BACKGROUND: Peer harassment can have serious implications for students' success and well-being, and prevention programs need to consider the school context. This study aimed to: (1) identify groups of similar schools based on their risk and protective factors and demographic characteristics and (2) examine associations between school profiles and students' bullying involvement. METHODS: Data came from 505 schools and 122,106 students who completed the 2013 Minnesota Student Survey. School-level risk and protective factors and demographic characteristics were included in a latent profile analysis (LPA) to identify profiles of schools. Multilevel logistic regression was used to assess associations between school profiles and peer harassment. RESULTS: Six qualitatively different school profiles were identified. Unadjusted models showed that schools with higher levels of risk had greater odds of peer harassment. However, after controlling for student-level risk and protection, regardless of school-level risk, students in metro-area schools with a more diverse student body reported lower odds of bullying involvement. CONCLUSIONS: These findings highlight the importance of the social environment into peer harassment. In addition to addressing student-level risk and protection, larger community factors and norms also need to be taken into account for developing, selecting, and implementing the most effective approaches to bullying prevention.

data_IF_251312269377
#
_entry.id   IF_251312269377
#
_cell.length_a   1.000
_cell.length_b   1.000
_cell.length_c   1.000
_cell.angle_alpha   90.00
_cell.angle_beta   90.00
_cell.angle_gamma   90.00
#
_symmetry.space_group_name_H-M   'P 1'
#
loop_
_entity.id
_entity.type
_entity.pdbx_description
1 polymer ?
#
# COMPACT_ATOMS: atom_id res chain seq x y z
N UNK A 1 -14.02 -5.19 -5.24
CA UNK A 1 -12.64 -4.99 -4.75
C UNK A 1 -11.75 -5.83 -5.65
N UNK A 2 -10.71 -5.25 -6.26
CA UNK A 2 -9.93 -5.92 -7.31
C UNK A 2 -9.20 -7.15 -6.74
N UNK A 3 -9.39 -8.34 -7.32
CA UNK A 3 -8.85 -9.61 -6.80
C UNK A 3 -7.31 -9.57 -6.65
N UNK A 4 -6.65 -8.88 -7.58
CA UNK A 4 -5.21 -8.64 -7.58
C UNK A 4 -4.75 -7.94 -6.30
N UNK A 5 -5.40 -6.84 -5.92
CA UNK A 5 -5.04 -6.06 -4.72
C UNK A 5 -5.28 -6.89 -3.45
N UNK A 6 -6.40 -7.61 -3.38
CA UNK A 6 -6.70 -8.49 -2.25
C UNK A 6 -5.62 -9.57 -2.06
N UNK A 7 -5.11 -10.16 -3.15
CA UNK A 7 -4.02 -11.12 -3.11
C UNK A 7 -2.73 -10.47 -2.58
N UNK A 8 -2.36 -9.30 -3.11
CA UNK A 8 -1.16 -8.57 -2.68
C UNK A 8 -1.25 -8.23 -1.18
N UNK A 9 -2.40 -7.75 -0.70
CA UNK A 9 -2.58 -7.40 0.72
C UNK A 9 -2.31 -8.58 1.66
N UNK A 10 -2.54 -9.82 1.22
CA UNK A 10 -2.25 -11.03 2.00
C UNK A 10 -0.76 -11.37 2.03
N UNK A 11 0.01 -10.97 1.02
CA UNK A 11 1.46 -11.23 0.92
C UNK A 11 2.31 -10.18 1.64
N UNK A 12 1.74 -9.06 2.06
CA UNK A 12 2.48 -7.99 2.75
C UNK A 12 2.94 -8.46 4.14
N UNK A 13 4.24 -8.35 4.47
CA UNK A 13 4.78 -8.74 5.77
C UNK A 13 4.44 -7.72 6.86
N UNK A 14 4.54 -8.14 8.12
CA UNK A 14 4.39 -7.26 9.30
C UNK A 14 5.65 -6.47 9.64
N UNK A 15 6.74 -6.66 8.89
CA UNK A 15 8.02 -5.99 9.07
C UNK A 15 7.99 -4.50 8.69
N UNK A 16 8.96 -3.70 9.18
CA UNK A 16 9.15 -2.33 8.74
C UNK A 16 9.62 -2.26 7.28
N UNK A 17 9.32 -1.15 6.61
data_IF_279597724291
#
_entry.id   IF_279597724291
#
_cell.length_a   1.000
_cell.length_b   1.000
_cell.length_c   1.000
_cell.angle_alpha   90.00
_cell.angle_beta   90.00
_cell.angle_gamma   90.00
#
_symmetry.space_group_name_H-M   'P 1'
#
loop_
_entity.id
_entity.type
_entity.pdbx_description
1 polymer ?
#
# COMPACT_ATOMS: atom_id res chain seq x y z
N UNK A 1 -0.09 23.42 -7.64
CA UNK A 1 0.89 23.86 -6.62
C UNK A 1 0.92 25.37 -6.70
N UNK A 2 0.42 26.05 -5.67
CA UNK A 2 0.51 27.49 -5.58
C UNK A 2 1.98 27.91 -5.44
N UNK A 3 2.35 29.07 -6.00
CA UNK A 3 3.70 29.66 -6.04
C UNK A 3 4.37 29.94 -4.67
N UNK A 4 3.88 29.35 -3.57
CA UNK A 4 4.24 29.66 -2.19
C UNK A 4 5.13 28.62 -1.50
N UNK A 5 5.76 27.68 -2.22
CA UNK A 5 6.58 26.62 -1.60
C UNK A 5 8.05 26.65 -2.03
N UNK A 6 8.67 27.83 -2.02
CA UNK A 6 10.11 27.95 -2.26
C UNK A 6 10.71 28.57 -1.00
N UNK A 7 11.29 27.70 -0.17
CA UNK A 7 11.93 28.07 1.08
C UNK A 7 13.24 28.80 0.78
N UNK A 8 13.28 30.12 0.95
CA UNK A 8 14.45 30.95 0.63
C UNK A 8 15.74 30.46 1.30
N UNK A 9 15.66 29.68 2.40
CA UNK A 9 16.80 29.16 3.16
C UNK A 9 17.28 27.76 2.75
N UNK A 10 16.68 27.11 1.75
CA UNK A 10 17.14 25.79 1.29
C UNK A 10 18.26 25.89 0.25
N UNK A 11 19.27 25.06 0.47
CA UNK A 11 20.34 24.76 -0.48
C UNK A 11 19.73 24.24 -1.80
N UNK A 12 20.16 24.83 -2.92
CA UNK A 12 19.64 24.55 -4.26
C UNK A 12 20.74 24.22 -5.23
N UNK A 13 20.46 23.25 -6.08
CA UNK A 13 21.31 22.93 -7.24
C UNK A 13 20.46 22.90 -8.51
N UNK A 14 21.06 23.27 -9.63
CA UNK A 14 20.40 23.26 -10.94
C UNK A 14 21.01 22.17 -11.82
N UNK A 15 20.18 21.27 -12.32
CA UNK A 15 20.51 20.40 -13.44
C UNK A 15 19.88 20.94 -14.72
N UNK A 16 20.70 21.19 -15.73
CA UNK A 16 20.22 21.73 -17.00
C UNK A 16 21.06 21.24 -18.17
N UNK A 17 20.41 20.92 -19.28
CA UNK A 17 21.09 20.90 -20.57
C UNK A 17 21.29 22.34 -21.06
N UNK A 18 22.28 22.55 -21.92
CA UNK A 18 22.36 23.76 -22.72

Bibliographical noteFunding Information:
aPostdoctoral Fellow, (firstname.lastname@example.org), University of Minnesota, 717 Delaware St. SE, Suite 353, Minneapolis, MN 55414. bResearch Associate, (email@example.com), University of Minnesota, 717 Delaware St. SE, Suite 353, Minneapolis, MN 55414. cAssociate Professor, (firstname.lastname@example.org), University of Minnesota, 6-190 Weaver-Densford Hall, 308 Harvard Street SE, Minneapolis, MN 55455-0342. dAssociate Professor, (email@example.com), University of Minnesota, 717 Delaware St. SE, Suite 353, Minneapolis, MN 55414. Address correspondence to: Kari M. Gloppen, Postdoctoral Fellow, (firstname.lastname@example.org), University of Minnesota, 717 Delaware St. SE, Suite 353, Minneapolis, MN 55414. This study was supported by the US Department of Health and Human Services, Health Resources and Services Administration, Maternal and Child Health Research Program(grant # R40 MC 26815) and the Leadership Education in Adolescent Health (LEAH) Fellowship Training Program, University of Minnesota (grant # T71-MC-00006, MCHB, HRSA, DHHS). Minnesota Student Survey data were provided by public school students in Minnesota via local public school districts and managed by the 2013 Minnesota Student Survey Interagency Team.
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- emotional health
- program planning
- school harassment
- school health policy